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Dr. Michael DeBakey's Long and Productive Life

The surgeon was a pioneer in open heart surgery, artificial hearts and heart transplants. He worked up until his death this month in Houston, at age 99. Transcript of radio broadcast:

This is the VOA Special English Health Report.

Michael DeBakey performed more than sixty thousand operations during his long career as a heart surgeon.

His patients included American presidents John Kennedy, Lyndon Johnson and Richard Nixon. They also included Russian president Boris Yeltsin and the Shah of Iran.

Doctor DeBakey died July eleventh in Houston, Texas, two months short of his one hundredth birthday.

As a medical student in nineteen thirty-one, he invented the roller pump. Years later it would be used for blood transfusions during heart operations.

The roller pump became a major part of the heart-lung machine. The machine pumps oxygen-rich blood to the brain and other organs so doctors can operate on the heart.

Michael DeBakey was a pioneer of open heart surgery, which has saved countless lives. The name means that the chest is open and surgery is performed on the heart. Doctors may or may not open the heart itself as well.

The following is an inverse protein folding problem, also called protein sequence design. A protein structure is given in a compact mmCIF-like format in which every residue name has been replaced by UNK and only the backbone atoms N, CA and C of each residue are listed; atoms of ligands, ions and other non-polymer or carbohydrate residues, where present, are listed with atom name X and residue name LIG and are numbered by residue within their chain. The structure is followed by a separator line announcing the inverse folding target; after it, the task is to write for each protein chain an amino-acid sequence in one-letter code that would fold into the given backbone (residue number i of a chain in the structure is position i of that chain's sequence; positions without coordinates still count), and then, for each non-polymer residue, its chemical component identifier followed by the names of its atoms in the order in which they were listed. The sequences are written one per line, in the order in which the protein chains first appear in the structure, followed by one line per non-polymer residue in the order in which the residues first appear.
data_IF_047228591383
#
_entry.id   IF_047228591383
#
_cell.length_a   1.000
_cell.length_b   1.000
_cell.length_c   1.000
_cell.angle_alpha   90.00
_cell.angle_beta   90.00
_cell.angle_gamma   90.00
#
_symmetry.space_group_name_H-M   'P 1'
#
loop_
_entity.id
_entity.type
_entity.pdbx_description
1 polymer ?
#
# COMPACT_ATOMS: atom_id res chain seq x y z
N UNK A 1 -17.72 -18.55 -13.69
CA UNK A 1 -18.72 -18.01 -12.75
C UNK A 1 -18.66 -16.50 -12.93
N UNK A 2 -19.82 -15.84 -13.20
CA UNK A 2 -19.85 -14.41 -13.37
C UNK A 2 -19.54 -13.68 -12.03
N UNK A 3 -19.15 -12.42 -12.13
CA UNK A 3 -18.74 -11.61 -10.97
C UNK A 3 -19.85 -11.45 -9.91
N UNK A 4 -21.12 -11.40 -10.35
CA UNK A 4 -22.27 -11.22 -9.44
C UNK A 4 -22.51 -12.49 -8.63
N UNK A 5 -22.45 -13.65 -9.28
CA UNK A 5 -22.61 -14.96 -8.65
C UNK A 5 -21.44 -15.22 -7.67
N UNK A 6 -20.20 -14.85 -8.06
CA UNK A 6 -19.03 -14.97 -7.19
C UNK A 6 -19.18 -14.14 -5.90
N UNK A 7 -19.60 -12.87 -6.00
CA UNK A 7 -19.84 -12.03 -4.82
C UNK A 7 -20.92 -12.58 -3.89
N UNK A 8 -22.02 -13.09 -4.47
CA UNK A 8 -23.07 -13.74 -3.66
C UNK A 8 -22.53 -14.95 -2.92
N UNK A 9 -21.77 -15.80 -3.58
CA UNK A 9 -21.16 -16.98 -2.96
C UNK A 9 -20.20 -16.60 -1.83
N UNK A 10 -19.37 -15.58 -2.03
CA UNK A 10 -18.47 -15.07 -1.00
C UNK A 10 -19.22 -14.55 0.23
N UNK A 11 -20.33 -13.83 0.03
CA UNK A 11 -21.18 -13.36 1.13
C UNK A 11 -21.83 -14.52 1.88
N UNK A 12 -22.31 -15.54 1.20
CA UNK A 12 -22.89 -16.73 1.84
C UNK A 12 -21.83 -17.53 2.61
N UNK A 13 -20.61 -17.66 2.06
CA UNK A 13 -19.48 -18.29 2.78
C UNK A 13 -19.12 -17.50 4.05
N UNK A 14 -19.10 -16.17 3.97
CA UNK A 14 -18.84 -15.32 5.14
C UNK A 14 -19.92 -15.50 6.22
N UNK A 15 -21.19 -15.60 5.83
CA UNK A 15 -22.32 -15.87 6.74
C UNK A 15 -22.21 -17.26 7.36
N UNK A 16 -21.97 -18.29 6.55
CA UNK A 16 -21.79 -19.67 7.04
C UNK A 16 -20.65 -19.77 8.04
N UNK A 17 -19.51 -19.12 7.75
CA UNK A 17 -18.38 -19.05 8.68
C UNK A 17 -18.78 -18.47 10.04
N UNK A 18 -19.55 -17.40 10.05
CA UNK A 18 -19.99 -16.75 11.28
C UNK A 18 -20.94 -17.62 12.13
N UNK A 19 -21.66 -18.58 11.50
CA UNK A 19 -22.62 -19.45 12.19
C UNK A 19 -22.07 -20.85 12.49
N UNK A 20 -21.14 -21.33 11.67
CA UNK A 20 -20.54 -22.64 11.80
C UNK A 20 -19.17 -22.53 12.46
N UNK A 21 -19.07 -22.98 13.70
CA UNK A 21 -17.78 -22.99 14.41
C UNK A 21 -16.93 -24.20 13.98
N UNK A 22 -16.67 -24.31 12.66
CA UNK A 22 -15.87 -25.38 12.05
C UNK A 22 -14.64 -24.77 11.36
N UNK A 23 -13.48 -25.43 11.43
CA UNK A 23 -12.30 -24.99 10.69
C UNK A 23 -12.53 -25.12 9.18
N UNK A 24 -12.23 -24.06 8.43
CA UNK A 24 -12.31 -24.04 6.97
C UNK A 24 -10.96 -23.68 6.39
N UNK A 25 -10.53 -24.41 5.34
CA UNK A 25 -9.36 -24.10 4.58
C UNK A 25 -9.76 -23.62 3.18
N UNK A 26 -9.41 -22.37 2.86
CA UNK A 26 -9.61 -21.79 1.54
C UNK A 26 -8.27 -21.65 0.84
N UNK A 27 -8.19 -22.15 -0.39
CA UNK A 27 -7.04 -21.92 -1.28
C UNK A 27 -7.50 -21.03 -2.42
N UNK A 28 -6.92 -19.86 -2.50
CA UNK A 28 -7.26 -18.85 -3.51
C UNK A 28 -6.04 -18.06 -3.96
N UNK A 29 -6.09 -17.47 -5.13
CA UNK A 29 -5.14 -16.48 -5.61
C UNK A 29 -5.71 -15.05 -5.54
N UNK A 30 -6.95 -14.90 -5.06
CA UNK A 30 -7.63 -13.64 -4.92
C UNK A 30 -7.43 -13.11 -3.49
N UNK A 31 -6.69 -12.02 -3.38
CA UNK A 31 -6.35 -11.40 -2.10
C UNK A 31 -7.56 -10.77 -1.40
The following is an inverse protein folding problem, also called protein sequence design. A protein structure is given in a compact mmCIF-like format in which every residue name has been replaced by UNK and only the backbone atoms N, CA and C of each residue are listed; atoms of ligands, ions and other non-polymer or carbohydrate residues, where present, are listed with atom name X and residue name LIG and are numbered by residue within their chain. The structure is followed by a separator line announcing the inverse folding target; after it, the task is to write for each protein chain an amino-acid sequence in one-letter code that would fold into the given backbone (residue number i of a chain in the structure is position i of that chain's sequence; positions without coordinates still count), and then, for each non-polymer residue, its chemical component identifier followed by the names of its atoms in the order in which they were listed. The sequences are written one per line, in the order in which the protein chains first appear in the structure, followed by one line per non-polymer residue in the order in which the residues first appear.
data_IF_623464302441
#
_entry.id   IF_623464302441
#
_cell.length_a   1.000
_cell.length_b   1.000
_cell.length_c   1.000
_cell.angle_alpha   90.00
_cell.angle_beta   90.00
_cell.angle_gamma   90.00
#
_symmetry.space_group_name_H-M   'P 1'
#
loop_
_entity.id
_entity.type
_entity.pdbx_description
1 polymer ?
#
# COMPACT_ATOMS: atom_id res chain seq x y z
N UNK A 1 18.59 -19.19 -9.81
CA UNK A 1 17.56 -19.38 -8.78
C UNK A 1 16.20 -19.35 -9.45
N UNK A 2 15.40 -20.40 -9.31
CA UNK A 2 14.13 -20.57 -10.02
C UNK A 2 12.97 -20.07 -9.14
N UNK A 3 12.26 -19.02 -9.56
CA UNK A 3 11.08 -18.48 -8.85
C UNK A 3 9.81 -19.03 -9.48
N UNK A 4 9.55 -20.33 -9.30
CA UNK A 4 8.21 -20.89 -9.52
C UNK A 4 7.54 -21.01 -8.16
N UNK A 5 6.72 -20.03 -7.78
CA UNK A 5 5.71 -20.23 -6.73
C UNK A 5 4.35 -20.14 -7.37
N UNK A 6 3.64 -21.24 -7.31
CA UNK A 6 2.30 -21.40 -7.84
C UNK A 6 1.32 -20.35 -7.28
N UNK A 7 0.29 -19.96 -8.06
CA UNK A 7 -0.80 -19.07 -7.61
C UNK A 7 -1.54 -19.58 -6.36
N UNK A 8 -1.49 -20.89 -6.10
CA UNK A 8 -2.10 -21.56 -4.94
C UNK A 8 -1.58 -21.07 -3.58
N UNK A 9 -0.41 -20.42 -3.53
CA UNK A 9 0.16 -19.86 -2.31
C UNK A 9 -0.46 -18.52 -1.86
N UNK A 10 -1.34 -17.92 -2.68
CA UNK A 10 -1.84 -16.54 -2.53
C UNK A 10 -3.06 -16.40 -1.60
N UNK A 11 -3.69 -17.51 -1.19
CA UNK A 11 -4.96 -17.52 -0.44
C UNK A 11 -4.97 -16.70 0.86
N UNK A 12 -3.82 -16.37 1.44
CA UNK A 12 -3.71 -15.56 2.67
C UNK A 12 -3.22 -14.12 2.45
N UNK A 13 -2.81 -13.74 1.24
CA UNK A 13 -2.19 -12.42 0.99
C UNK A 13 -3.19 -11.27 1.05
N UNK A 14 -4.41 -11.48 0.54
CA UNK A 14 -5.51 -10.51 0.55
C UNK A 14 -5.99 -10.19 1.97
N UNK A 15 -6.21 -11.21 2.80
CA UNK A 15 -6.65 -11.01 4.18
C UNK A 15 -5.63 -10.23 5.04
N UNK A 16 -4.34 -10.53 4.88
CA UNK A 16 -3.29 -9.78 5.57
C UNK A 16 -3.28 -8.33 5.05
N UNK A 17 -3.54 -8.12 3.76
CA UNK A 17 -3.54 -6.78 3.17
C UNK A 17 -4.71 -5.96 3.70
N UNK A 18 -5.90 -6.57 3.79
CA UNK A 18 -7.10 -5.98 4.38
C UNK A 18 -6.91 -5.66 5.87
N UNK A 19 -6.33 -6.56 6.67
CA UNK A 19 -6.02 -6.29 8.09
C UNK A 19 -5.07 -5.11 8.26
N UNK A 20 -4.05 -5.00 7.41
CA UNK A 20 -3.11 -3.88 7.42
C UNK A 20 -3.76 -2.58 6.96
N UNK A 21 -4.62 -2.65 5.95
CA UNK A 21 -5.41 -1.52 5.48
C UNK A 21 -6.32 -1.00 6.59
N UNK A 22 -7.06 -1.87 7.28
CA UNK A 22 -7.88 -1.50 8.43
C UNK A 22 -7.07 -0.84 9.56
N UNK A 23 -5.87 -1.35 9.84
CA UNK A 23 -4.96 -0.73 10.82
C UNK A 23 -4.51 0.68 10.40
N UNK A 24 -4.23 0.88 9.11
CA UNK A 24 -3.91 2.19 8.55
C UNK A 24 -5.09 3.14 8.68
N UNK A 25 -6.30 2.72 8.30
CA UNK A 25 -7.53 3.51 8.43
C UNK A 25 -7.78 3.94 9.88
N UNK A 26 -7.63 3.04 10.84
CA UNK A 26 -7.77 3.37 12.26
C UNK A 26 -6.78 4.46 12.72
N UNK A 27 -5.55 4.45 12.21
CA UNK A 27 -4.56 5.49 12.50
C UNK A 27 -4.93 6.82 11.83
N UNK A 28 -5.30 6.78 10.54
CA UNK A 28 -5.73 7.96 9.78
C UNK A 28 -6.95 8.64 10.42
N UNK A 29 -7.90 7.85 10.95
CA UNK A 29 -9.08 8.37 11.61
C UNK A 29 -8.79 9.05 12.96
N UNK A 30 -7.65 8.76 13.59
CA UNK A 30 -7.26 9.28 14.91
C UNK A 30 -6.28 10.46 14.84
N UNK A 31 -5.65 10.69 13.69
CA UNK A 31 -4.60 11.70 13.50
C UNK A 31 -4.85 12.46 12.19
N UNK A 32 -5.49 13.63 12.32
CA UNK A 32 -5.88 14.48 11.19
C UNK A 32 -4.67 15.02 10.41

Michael DeBakey was born in Lake Charles, Louisiana, on September seventh, nineteen hundred and eight. His parents were Lebanese immigrants.

He was always a good student. He loved to learn. As a child his mother taught him to sew. This proved helpful years later when he sewed polyester tubes into patients to perform heart bypass operations.

He developed a way to replace or repair blood vessels with Dacron, a stretchy manmade material. He continued to improve on the process. Today the DeBakey artificial graft is used around the world.

He was also a pioneer in artificial hearts, heart transplants and recording surgeries on film. He revolutionized medicine in the nineteen fifties and sixties.

During World War Two he helped develop the Mobile Army Surgical Hospital, or MASH.

Michael DeBakey earned his medical degree in nineteen thirty-two from Tulane University in New Orleans.

For years he led the Baylor College of Medicine in Houston. He supervised its separation from Baylor University in nineteen sixty-nine.

Over the years he received many awards.

One life he helped save was his own. Two years ago he had a damaged aorta, which carries blood from the heart to the body. Surgeons repaired it with an operation he developed long ago.

Michael DeBakey continued to work until his death. He received a hero's burial last Friday at Arlington National Cemetery outside Washington.

And that’s the VOA Special English Health Report, written by Caty Weaver. I’m Pat Bodnar.